Let me share with you how I started contributing to open source, what my first contribution was and how I progressed from there. I will also share with you tips on how you can start contributing to open source.
This is the story about how Netlify caching bit me in the ass. I was trying to add firestore, a google database, to Find Communities Today because I wanted to add voting and comments to the communities to give users a better view/opinion of a community.
The database document would look pretty simple. It would only have the name of the community, the number of likes, the number of dislikes and finally an array with all the comments.
I spent a few hours reading the firebase/firestore documentation and how to include it into gatsby. Since there was a plugin for it already, it was easy to make firestore work with Find Communities Today. After reading the firestore documentation I was able to write a few lines of code quickly to create the document into the database when Node creates the pages for each community.
I’ve run the command
gatsby develop and surprise! Everything worked just fine!
The firestore had now 120 documents - one for each community. I was surprised that the code has worked the first time and I was pretty happy.
I’ve played around and tested things and I could get the number of votes and comments on a community. Now all I had to do was to figure out how to update the document and things would work perfectly.
The voting system was already built as a component so the logical step would be to use this component to not only show the votes but also get the vote from a user. To do this I would have to call the database and update the document to increase the like/dislike vote.
Following the documentation for Node, I was able to write a quick code that should update the database. Since I had to use my API key to initialize the firestore SDK I have decided to use Netlify functions to hide the API Key.
I have tried to use
netlify cli and
netlify lambda to test my function but for some reason, I was getting a 404 error. I still don’t know why this was happening.
Since I couldn’t test the netlify function locally I have decided to give it a go and push the changes to try them in production - the site hasn’t been that much active and netlify won’t publish the latest push if the build fails.
Everything went okay but when I tried to vote nothing has happened. No message got logged and the document remained the same. Since this was the first time I was playing with databases and firestore I just tried a different approach.
That day I stayed awake until 3 am trying to fix the netlify function without any success.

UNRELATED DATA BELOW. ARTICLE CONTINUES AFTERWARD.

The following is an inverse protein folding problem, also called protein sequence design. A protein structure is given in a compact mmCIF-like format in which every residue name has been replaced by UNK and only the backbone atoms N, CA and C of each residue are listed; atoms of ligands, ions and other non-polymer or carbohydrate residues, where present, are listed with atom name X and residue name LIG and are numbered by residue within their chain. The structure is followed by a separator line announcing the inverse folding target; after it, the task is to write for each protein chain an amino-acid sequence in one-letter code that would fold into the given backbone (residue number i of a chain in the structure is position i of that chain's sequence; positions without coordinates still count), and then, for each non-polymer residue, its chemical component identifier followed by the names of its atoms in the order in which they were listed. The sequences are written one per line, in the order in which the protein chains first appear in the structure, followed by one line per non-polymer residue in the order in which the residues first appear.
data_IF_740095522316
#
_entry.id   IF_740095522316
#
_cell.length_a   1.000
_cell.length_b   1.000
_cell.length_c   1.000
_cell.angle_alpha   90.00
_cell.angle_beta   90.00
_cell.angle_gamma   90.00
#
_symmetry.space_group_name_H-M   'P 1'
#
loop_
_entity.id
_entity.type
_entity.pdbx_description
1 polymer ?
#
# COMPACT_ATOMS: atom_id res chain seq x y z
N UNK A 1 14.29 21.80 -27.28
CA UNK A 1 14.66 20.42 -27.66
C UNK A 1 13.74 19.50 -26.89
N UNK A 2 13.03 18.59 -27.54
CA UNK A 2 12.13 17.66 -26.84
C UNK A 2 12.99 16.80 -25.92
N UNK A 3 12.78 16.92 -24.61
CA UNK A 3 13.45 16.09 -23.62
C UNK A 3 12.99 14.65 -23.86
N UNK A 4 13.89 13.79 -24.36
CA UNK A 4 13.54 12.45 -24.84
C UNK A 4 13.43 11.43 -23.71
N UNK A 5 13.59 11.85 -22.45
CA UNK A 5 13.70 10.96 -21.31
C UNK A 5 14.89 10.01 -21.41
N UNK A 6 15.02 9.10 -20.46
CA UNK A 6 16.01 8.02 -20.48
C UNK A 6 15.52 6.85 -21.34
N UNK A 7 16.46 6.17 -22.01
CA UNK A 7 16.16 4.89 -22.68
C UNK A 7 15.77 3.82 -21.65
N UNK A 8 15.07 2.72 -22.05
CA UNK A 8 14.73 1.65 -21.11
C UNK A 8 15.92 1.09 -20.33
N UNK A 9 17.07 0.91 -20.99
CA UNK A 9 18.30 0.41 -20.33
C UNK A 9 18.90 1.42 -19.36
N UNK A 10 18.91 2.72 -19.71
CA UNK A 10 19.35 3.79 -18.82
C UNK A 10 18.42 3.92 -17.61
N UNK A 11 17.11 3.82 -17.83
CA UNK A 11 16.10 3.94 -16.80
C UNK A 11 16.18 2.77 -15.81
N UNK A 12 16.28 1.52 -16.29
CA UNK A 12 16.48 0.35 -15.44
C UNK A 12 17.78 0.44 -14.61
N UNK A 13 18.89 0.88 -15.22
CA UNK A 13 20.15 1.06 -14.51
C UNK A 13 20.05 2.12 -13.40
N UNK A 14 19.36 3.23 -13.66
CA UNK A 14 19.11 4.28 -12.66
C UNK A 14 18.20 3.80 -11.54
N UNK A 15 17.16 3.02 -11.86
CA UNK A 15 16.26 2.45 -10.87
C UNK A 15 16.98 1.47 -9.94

Okay, I wasn’t expecting that the code would work first time again. But after following all the suggestions on StackOverflow and the documentation nothing was working.
The next day I tried to test the function locally using node. Netlify would use Node to run the server-side functions so running the code on my machine should work in production. The code ran without any issues locally, but on Netlify it didn’t.
Since I couldn’t think what was broken I decided to create a new function and write a lot of
console.logs. If I figured out where the function was stopping, I could pin-point where things were broken.
Pushing this new function somehow showed me a new error. I couldn’t use firestore SDK with node version less than 8.10 (or something like that). So after a quick search online it seemed I couldn’t use the firestore SDK with netlify functions because of the node version.
I wonder why the function didn’t complain about this the first time I tried to push the firestore SDK, but maybe I was doing something wrong.
Since I couldn’t use google’s firestore as my database I had to look for something else. The Makerlog Telegram channel told me that they moved to MongoDB Atlas after struggling with firestore. So, I decided to give it a go since MongoDB is a pretty easy database to query and I had used it in the past while following a tutorial.
After spending so many days fighting with firestore it felt good to just start from scratch and use another technology. The mongodb plugin worked flawlessly and I was able to create a new document on my MongoDB atlas as easy as before with firestore.
I decided to give it a go and write a quick function so I could use node and test to see if I understood the documentation and if I was able to update a document. All worked fine.
Since it worked okay I decided to turn that function into a netlify function so I could use it on the real site. After pushing the changes the database would be called but I couldn’t update the document.
Again, I fiddled with stuff with netlify and noticed that even though I was submitting new changes to the function I kept getting the same old logs. It was as if the function wasn’t updated.
I’ve heard tales of how much Netlify caches stuff and I think I have been struck by something like that. After changing the name of my function, I got a different log but the function still wasn’t working.
I went back to node and ran my netlify function with a few changes - I added a variable that should update a document on the database. Node complained because I wasn’t using
await in an async function. This seems pretty obvious but remember that I was struggling with databases for almost a week and my head was a mess.
After fixing that issue I was able to make things work and finally get the vote and update the document on the database.
Afterwards, it was pretty easy to implement the commenting system.
I’ve learned a good lesson with this experience. Sometimes cache bites you in your ass and you should plan for it. Also, make sure you check your async code when using
.then() and that in some places like netlify functions you won’t get any info when you mess your async code.
Finally, thank God node did help and warned me of the async issue otherwise I would still be trying to fight with the function!